Wednesday, March 7, 2012

inform yourself.

I know that I spew all sorts of nonsense on this thing that I call a blog.
When it comes to other kinds of social media, I'm just as bad.  I'm really great about "retweeting" things or posting about this "campaign" or that one. But, (confession time), sometimes I'm horrible at doing my research. I get so caught up in the emotions of the moment that I do whatever is asked of me. Social media is a powerful thing. It can get the word out super quick about all sorts of issues. This is a good thing. Take the whole "KONY 2012" example from Twitter.  Things like "Kony 2012", "Stop Kony", "Make Kony Famous", and "Uganda" have been trending since yesterday. Invisible Children has done an amazing job getting the word out about the horrible crimes this man named Kony has committed. I mean, I had never heard of him until yesterday (and I count myself as an informed citizen that reads the news). Social media is amazing. It can help a small campaign become a large movement. It can raise awareness. But, social media has one big problem: it's just not personal.

It's easy to click "RT" and forget about it. It's easy to go along about your day and forget about the children that are suffering in the LRA. Social media makes "getting involved" seem *too* easy. It doesn't require anything. Just move on and forget about the issue. I was talking (well, tweeting) with my friend Kayla today about this. She said something that really stuck with me. She said, "my pet peeve is that pressing retweet or posting a video won't solve this. Hoping for international awareness for the cause of human rights will stay w/ ppl!!" We must stay aware of the issue, if we want ANYTHING to change. This reminds me of last Monday at PCC when Louie said that the thing that the traffickers want the most is for the movement against human trafficking to die out. They want you to forget what you're fighting for and they don't want you to have a passion with staying power. They want a quick burst, then the movement to disappear. Something that I wrote a week ago really still resonates with me today:
We can't stop with learning about the issue. We can't let this be a temporary thing. The traffickers' biggest hope is that we will lose our passion for this issue. They want it to be a phase we go through. They don't want us to become emotionally invested in the issue. They want to have more passion for trafficking people and making money than we have to stop them. That's their only hope. If we work together, we CAN do something. We can change lives.
We can't stop here. It's not all about social media, retweeting, and how many hits a video gets. These are real people. These are real lives. There has to be a lasting passion for justice. It's gotta have staying power, and we cannot let this issue fade into the background.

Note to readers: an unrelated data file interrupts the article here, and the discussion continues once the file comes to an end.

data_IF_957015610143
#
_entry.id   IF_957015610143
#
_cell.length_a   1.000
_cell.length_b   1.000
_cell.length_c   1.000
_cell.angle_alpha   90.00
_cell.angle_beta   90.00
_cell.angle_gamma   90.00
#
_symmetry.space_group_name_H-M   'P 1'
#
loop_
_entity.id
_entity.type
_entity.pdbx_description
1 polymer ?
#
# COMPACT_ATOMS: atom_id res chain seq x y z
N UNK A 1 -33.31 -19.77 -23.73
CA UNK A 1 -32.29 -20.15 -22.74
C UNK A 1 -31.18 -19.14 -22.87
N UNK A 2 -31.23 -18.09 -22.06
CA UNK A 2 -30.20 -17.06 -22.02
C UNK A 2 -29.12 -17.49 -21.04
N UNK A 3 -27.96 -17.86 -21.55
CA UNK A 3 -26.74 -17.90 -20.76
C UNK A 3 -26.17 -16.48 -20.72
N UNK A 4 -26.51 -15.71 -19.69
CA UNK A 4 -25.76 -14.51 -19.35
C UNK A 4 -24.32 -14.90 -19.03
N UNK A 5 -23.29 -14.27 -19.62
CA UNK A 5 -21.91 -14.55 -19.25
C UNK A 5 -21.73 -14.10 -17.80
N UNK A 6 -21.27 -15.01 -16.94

Okay, now I'm going to get on to the "get educated" part of the post. I don't know where I stand about Invisible Children. I love some of the stuff that they do. They produce amazing documentaries that get the word out about the problem in Uganda with child soldiers. I've read many conflicting articles over the course of the day, because I'm desperately trying to understand. I've read articles that say IC is great, and some that say IC is horrible. With all the conflicting data, it's hard to see the truth. One website that I really have found useful is Charity Navigator. While I know that it can be hard to check every charity out (and you'd go crazy trying- sometimes you just have to trust that God will take care of things), I've found it to be a pretty good, non-biased source. It concentrates primarily in how the different charities deal with their finances. I also encourage you to check out a charity's website before you give. Do your beliefs line up with theirs? Are their interests your interests? I mean, you are giving them your money, so you have a right to know what/who you are giving to. Be smart. Do your research. Don't just trust what you read on the internet. Don't just trust my word. When I talk about an organization, I try to do my research before I talk about it- to make sure that things add up. But, I'm human! I mess up! Don't take my word for things. Do your own research- make the issue personal. For example, maybe you feel really called to do something with human trafficking because of my One Dress Project. But, maybe you don't feel right about As Our Own. That's okay! I won't take it personally. As Our Own is an organization that aligns with *my beliefs*. I like how they do what they do. You don't have to agree with me on the organization- I just want you to do something. Find a cause. Find an organization. Do SOMETHING. Find your passion. Make things personal. But, please don't take my word as gospel. Don't treat it in that high of a regard, I'm only 21 for goodness sake! Do your research and get informed. Do something bigger, and don't forget about your passions. Don't let them lie dormant. Don't let the traffickers and "bad guys" win. Don't forget.

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